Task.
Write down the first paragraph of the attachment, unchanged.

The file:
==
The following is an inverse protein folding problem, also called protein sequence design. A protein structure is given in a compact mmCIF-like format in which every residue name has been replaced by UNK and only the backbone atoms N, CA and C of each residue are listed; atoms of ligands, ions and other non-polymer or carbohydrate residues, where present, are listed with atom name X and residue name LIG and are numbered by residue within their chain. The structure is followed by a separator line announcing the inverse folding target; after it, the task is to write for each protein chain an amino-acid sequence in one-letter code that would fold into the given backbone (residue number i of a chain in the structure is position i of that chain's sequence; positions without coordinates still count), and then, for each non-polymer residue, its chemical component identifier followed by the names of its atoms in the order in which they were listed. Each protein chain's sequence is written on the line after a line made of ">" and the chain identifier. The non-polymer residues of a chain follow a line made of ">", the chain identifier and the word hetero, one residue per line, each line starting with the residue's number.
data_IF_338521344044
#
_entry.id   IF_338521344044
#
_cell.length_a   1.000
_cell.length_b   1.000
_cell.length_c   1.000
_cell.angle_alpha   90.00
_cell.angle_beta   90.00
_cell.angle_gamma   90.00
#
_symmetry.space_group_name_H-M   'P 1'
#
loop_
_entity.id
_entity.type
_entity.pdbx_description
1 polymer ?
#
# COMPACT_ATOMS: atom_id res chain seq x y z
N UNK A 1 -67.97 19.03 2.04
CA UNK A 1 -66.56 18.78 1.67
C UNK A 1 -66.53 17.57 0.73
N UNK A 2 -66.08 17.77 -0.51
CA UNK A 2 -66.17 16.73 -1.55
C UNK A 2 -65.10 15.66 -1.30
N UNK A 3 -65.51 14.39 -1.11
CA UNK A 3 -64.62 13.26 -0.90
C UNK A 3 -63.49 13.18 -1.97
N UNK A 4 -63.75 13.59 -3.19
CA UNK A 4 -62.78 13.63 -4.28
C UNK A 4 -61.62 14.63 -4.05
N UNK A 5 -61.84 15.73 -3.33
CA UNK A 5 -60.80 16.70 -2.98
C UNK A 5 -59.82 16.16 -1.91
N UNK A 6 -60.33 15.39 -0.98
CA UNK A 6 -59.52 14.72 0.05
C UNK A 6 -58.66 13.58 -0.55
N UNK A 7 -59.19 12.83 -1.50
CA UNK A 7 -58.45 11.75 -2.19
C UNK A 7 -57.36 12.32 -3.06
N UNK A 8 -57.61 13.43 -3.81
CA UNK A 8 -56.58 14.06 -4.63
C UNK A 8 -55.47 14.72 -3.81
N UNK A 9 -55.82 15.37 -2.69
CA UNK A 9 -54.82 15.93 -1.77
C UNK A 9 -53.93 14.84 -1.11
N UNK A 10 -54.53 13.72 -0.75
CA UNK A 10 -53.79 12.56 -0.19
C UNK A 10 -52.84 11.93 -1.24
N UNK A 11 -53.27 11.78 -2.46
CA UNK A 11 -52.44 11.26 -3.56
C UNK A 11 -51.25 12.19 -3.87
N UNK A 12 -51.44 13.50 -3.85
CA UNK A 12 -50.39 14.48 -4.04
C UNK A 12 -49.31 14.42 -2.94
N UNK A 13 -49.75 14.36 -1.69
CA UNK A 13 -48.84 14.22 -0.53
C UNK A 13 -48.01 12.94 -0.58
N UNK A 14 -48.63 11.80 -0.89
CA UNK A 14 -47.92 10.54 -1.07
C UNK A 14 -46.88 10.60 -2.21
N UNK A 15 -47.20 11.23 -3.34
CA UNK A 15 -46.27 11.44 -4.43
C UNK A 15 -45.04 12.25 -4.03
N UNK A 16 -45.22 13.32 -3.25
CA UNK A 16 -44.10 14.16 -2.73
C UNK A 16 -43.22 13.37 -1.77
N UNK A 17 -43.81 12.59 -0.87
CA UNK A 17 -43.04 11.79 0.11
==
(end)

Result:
The following is an inverse protein folding problem, also called protein sequence design. A protein structure is given in a compact mmCIF-like format in which every residue name has been replaced by UNK and only the backbone atoms N, CA and C of each residue are listed; atoms of ligands, ions and other non-polymer or carbohydrate residues, where present, are listed with atom name X and residue name LIG and are numbered by residue within their chain. The structure is followed by a separator line announcing the inverse folding target; after it, the task is to write for each protein chain an amino-acid sequence in one-letter code that would fold into the given backbone (residue number i of a chain in the structure is position i of that chain's sequence; positions without coordinates still count), and then, for each non-polymer residue, its chemical component identifier followed by the names of its atoms in the order in which they were listed. Each protein chain's sequence is written on the line after a line made of ">" and the chain identifier. The non-polymer residues of a chain follow a line made of ">", the chain identifier and the word hetero, one residue per line, each line starting with the residue's number.